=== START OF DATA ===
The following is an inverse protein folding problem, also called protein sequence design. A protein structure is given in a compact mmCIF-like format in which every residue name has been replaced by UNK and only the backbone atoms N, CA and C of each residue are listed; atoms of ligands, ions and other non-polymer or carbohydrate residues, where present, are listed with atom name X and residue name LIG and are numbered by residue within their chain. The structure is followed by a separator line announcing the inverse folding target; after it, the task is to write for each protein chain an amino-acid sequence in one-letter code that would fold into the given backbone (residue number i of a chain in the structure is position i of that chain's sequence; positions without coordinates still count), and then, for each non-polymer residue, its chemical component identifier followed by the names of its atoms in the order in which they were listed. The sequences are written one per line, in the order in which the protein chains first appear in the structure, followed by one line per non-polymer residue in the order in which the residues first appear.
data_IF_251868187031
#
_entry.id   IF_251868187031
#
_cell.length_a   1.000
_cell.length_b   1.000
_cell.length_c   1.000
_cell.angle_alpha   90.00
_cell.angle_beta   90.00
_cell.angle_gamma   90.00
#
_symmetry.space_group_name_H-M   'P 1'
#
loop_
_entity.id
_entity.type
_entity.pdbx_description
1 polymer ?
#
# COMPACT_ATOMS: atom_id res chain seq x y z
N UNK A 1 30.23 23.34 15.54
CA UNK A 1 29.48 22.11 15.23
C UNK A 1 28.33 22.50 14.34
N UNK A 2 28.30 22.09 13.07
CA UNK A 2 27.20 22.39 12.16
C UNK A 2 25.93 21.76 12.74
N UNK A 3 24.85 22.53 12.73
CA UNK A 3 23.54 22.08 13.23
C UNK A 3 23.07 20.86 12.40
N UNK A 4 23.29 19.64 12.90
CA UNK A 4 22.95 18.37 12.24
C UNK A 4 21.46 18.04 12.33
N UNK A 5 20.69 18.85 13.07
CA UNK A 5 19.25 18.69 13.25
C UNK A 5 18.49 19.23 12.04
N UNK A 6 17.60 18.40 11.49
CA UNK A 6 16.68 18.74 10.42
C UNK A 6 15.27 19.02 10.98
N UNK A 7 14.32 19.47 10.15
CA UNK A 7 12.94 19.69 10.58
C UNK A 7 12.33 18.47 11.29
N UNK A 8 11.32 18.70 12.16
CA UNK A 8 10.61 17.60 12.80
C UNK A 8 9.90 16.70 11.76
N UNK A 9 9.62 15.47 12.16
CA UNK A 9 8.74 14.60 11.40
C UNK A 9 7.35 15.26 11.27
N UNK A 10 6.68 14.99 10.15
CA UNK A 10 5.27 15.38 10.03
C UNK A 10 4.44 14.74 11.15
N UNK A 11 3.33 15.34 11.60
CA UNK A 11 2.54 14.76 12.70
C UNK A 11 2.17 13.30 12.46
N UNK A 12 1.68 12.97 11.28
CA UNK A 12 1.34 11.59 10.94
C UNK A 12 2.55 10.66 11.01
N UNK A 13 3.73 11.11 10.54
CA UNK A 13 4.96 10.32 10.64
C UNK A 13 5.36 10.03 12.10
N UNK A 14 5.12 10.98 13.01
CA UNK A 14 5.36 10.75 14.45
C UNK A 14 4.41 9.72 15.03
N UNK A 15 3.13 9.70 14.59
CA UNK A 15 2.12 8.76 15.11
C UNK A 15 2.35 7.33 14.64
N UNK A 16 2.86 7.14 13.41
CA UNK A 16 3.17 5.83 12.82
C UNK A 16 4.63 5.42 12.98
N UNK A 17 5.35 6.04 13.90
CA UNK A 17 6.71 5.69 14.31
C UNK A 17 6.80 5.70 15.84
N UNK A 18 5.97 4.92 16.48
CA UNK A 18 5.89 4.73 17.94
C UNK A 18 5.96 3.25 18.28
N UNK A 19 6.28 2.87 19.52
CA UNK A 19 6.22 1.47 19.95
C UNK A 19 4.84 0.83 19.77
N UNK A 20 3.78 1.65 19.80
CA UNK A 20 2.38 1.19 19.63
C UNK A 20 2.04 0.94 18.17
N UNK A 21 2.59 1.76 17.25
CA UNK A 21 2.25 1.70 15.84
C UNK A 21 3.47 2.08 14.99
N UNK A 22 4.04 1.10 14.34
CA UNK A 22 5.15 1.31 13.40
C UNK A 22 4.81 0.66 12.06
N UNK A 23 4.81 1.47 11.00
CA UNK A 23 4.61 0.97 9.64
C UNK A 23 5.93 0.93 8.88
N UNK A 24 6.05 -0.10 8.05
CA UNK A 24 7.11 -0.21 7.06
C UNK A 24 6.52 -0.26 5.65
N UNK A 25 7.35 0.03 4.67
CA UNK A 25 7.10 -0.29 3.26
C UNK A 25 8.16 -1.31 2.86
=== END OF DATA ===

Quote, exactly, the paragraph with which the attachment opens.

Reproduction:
The following is an inverse protein folding problem, also called protein sequence design. A protein structure is given in a compact mmCIF-like format in which every residue name has been replaced by UNK and only the backbone atoms N, CA and C of each residue are listed; atoms of ligands, ions and other non-polymer or carbohydrate residues, where present, are listed with atom name X and residue name LIG and are numbered by residue within their chain. The structure is followed by a separator line announcing the inverse folding target; after it, the task is to write for each protein chain an amino-acid sequence in one-letter code that would fold into the given backbone (residue number i of a chain in the structure is position i of that chain's sequence; positions without coordinates still count), and then, for each non-polymer residue, its chemical component identifier followed by the names of its atoms in the order in which they were listed. The sequences are written one per line, in the order in which the protein chains first appear in the structure, followed by one line per non-polymer residue in the order in which the residues first appear.